Doesn’t that sound nostalgic?
Imagine sitting on your porch in a rocking chair or on a front porch swing. Maybe you’re sitting under a shade tree on a hot sunny summer afternoon with a tall cold glass of honeysuckle tea.
If you’ve ever seen Disney’s Summer Magic or Pollyanna, those are the scenes that play in my mind.
Calgon, take me away!
It’s that time of year when honeysuckles are in full bloom. I love taking an early-morning walks and smelling all the honeysuckle’s yummy goodness!
Recently, my youngest daughter and I took an evening walk when she asked if she could stop and pick some honeysuckles. It took me back to my childhood when I would try to extract the one tiny drop of nectar from each individual blossom. When you’re young it doesn’t matter how tedious it is to get one drop of that nectar!
Ok, I admit I jumped on board this time too! Lol
After she finished with a branch of blossoms, we continued our walk. She looked at me and asked if we could make a jar of honeysuckle honey.
I admit I wasn’t up for trying because…
1) I knew what little amount of nectar is in each blossom
2) I didn’t even know if it was possible.
We talked back & forth discussing what we would try to make and finally decided to try to make a honeysuckle tea.
Most teas are hot brewed, but my daughter doesn’t like hot tea so we decided to steep them overnight like a cold brew coffee. This would give the desired cold, instead of hot, tea. I guess you could call it a honeysuckle water infusion if you want, but at our house, we like to call it honeysuckle tea.
We read up a little on the honeysuckle plant and found there are also some health benefits of honeysuckle that may surprise you. Here’s what WebMD says.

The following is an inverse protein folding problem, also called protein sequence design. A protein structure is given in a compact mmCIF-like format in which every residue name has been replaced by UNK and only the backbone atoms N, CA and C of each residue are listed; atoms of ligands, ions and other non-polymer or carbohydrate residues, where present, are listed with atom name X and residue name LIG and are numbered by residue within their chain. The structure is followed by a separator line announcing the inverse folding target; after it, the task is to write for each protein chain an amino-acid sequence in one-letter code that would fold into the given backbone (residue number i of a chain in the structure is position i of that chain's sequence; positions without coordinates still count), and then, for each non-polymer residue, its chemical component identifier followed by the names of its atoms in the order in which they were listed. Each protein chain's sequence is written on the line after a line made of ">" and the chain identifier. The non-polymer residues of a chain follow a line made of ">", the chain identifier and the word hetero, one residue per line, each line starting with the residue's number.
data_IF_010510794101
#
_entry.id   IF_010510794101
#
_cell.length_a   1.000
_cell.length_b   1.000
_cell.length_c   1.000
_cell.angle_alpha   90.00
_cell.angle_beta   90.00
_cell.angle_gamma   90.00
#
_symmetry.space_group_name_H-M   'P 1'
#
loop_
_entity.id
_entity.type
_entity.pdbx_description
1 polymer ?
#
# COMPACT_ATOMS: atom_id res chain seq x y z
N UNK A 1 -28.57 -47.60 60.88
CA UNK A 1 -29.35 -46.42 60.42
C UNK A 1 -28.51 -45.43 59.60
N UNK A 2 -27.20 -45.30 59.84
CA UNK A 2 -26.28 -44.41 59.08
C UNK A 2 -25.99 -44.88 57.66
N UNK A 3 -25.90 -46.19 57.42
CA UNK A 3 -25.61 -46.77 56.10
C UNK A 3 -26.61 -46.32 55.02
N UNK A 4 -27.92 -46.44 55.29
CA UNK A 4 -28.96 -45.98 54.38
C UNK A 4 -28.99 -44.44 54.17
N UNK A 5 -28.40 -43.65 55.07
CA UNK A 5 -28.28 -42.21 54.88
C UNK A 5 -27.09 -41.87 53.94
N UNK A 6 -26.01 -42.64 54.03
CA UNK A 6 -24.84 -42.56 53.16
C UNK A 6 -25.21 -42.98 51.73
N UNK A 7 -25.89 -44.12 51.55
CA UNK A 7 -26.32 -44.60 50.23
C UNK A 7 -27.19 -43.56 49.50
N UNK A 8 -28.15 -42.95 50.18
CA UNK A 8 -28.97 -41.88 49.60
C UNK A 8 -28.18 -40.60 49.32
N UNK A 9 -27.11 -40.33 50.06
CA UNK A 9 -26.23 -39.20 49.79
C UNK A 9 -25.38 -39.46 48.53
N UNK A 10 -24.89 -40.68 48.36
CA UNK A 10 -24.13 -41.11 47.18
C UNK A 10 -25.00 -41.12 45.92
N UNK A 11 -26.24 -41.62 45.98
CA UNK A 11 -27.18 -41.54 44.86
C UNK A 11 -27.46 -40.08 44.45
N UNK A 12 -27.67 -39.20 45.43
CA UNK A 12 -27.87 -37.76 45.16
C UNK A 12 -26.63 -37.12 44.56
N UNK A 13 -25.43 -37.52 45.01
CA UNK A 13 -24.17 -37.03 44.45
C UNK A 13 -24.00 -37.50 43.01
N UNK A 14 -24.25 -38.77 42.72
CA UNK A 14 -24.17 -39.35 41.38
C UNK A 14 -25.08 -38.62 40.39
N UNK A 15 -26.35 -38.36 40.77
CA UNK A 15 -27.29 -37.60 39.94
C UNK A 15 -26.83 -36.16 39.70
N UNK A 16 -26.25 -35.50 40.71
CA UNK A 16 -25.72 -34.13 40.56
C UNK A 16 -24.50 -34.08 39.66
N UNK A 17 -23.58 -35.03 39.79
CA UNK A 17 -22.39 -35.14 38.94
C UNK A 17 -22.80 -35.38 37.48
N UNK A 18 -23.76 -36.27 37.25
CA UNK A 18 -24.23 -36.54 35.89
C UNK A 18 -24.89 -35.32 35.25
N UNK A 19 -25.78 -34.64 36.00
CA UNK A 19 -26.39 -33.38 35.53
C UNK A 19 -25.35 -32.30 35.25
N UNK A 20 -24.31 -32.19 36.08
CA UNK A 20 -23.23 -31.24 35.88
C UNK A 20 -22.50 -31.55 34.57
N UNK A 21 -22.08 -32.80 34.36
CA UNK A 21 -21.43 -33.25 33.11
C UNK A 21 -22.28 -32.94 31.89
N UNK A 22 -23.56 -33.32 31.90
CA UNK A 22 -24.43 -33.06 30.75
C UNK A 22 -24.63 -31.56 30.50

“Honeysuckle is used for digestive disorders including pain and swelling (inflammation) of the small intestine (enteritis) and dysentery; upper respiratory tract infections including colds, influenza, swine flu, and pneumonia; other viral and bacterial infections; swelling of the brain (encephalitis); fever; boils; and sores. Honeysuckle is also used for urinary disorders, headache, diabetes, rheumatoid arthritis, and cancer. Some people use it to promote sweating, as a laxative, to counteract poisoning, and for birth control.
Honeysuckle is sometimes applied to the skin for inflammation and itching, and to kill germs.”
You’ll be pleasantly surprised how easy and delicious this honeysuckle tea is, and you’ll be making it in no time.
Steps to Honeysuckle Tea:
1. Pick about 4 cups of honeysuckle blossoms
2. Sort through the blossoms and discard dried blossoms, leaves, stems, etc.
3. Rinse off the blossoms.
4. Slightly “bruise” the blossoms by squeezing the blossoms with your hands.
5. Add the blossoms to a jar or pitcher and fill with water & allow the mixture to sit in the fridge overnight.
6. Strain the mixture through a coffee filter the next morning & discard the blossoms.
7. You’re ready to go. Now you have your own sweet honeysuckle tea that can quench your thirst on those warm sunny summer days. Told you that was super easy!
- 4 cups Honeysuckle Blossoms
- 8-10 cups Filtered Water
- Sort through the blossoms & discard any wilted or dried blossoms. Also, toss any leaves or stems that you may find.
- Rinse the blossoms
- Slightly bruise the blossoms by gently squeezing them.
- Add the blossoms & water to a jar or pitcher.
- Allow the mixture to sit overnight.
- Strain the mixture through a coffee filter & remove the blossoms from the water.
- Discard the blossoms & enjoy your honeysuckle tea!
TIPS For Honeysuckle Tea:
1. Feel free to adjust the amount of honeysuckle tea you make. Just use double the amount of blossoms to water. (If you use 1 cup of blossoms, use 2 cups of water)
2. You can also choose to sweeten the honeysuckle tea with a touch of honey or a few drops of stevia. I admit this makes it taste exactly like the nectar from the blossoms 🙂
Have you consumed honeysuckles any other way than the nectar from the blossoms? Give this honeysuckle tea a try & let me know your results.